A Peacock in a Pear Tree?
This time last year, my father came home from a Costco rampage looking even more bright-eyed than usual after an hour of hungrily raiding warehouse shelves among hundreds of other holiday shoppers. I braced myself as he prepared to tell me what he had purchased this time, but as usual, nothing- including a childhood being raised by Indians, as I like to put it- could have quite prepared me for what he was about to show me.
A Holiday Peacock. A blinding, sparkling, blue-and-green bird with majestic plumage and iridescent lights. America’s booming multinational corporation had ventured into the exotic South Asian department for its holiday décor that year, and my dad, like the gullible first-generation immigrant he was, had taken the bait quite joyfully.
This peacock, according to my father, would be the highlight of our holidays. We would move our usual foyer decorations aside and place this massive sparkling bird dead center in the entryway of our home, such that every visitor during the Christmas season would have no choice but to trip over the creature on their way through our front door.
Small moments like this have set my holidays apart from a young age. Maybe it started when I was five years old and heard about Santa Claus from my daycare teachers. That day I came home and asked my parents about this mysterious jolly man who was supposed to bring us presents. I believe the conversation went, “But mom, that can’t be true. It doesn’t make sense, right?” “Oh, that’s true beta*, it doesn’t sound right to us either”. And thus the illusion of Santa was shattered long before many of my comrades had even fully begun to relish in his magic.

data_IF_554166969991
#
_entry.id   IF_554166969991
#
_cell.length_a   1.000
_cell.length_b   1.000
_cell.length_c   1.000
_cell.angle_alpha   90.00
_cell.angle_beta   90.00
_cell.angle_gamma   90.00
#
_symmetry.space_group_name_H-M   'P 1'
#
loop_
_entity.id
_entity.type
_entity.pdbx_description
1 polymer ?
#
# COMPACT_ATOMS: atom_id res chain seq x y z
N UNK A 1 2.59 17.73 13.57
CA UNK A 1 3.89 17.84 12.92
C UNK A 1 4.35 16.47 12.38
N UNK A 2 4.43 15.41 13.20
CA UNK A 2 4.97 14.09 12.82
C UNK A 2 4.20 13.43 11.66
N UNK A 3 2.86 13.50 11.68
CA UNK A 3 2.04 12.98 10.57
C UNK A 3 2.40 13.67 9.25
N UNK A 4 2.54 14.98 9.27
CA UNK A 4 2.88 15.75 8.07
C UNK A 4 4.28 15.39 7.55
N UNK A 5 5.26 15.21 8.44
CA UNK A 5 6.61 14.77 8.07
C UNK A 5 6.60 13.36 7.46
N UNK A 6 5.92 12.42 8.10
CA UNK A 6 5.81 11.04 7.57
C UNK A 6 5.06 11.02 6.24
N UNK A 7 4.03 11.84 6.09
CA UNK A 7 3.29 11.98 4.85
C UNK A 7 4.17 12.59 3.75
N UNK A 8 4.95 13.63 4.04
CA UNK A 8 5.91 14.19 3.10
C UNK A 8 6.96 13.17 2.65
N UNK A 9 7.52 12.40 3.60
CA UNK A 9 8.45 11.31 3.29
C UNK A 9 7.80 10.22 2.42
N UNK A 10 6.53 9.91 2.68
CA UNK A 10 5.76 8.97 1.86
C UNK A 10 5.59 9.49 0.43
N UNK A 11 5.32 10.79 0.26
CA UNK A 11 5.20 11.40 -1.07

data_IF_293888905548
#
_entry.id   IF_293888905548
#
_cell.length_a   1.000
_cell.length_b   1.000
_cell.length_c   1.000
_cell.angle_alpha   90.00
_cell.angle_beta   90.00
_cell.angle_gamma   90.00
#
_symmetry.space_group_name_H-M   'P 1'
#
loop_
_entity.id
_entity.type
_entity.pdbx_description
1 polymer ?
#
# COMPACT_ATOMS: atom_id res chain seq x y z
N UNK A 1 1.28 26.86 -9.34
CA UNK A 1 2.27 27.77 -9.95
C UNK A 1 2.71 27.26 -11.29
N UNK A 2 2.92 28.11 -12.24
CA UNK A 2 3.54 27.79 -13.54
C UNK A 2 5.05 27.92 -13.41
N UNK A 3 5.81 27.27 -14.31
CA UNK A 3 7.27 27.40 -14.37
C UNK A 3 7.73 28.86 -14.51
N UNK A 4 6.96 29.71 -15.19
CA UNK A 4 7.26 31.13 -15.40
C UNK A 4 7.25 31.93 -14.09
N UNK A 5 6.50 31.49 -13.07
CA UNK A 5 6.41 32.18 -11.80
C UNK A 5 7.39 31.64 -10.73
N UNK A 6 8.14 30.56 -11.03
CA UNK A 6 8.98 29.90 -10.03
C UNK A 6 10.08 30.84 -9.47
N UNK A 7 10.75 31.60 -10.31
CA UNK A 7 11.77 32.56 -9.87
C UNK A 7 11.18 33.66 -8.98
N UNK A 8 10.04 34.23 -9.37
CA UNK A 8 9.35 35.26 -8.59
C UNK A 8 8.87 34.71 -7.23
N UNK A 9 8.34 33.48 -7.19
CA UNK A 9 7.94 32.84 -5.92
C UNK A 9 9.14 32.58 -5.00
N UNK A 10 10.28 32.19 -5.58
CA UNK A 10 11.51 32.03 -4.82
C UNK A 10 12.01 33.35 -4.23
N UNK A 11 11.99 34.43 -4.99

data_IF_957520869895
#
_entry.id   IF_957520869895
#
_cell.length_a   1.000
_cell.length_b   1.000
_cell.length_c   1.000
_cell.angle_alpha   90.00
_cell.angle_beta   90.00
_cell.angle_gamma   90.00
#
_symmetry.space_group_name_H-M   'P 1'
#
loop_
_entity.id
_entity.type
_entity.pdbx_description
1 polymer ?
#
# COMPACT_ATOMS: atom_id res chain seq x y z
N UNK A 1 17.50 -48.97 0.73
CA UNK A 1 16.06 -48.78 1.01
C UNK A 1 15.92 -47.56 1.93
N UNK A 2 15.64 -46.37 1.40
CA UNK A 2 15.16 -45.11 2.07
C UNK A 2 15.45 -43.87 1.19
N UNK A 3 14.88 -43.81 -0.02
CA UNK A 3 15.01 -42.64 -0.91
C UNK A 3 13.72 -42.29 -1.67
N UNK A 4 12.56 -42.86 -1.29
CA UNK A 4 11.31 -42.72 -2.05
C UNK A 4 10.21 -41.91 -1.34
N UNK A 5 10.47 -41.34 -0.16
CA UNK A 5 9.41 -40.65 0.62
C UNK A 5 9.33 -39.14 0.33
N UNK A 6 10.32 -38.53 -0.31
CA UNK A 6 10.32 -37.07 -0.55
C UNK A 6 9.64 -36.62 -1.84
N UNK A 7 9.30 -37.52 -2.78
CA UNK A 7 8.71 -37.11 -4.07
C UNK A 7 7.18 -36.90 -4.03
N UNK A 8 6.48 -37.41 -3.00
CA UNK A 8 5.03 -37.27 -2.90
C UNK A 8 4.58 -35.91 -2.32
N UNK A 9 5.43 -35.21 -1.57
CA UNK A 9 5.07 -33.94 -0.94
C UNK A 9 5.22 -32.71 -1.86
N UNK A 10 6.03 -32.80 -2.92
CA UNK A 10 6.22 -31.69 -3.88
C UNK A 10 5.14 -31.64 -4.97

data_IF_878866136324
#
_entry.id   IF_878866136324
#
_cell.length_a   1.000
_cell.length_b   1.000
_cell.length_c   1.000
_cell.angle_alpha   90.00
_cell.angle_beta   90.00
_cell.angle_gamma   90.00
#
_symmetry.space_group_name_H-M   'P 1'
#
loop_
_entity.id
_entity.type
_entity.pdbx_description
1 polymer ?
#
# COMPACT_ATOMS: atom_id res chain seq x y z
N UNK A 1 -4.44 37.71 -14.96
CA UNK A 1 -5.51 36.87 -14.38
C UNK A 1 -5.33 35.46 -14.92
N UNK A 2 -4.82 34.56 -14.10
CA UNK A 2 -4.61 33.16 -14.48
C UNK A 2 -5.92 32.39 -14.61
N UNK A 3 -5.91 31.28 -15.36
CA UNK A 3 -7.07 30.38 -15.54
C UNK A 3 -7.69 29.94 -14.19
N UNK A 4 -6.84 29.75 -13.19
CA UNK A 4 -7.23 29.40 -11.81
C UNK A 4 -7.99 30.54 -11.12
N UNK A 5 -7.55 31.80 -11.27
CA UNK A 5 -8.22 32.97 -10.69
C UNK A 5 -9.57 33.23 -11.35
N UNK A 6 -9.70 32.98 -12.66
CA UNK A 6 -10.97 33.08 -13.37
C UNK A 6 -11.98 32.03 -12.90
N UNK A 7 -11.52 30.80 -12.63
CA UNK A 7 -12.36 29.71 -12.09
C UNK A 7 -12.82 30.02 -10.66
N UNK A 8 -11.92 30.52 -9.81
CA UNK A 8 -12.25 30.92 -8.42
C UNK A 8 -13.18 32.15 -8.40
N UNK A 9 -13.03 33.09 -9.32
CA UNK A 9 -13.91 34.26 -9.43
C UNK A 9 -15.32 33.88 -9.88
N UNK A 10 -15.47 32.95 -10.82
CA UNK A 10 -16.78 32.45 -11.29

Perhaps, actually, “Indian Christmas” truly began when I brought mom and dad to the piano room and attempted to engage them in a round of Jingle Bells, which I had just learned to play in music class. There was something about the thick Indian accents stuttering out the chorus of this song that made me double over in laughter as I tried to play the accompaniment.
It is a hilarious, sometimes bittersweet, and utterly unique affair growing up in this country as a second-generation immigrant, and this experience is fortified by the traditions of Christmastime in Newfoundland. I very much doubt that my parents ever fathomed living on a cold, snowy, rock where people dress in aprons and mismatched clothes every December to knock on each other’s doors for a jig and a drink. They certainly did not picture themselves attending school Christmas concerts and music recitals where children sing about the birth of Jesus Christ. One year, when hearing me rehearse “Hark the Herald Angels Sing” for a choir performance, my father went as far as to ask me, “Why don’t you sing more songs about Krishna instead?” I started practicing in my room from that time onwards.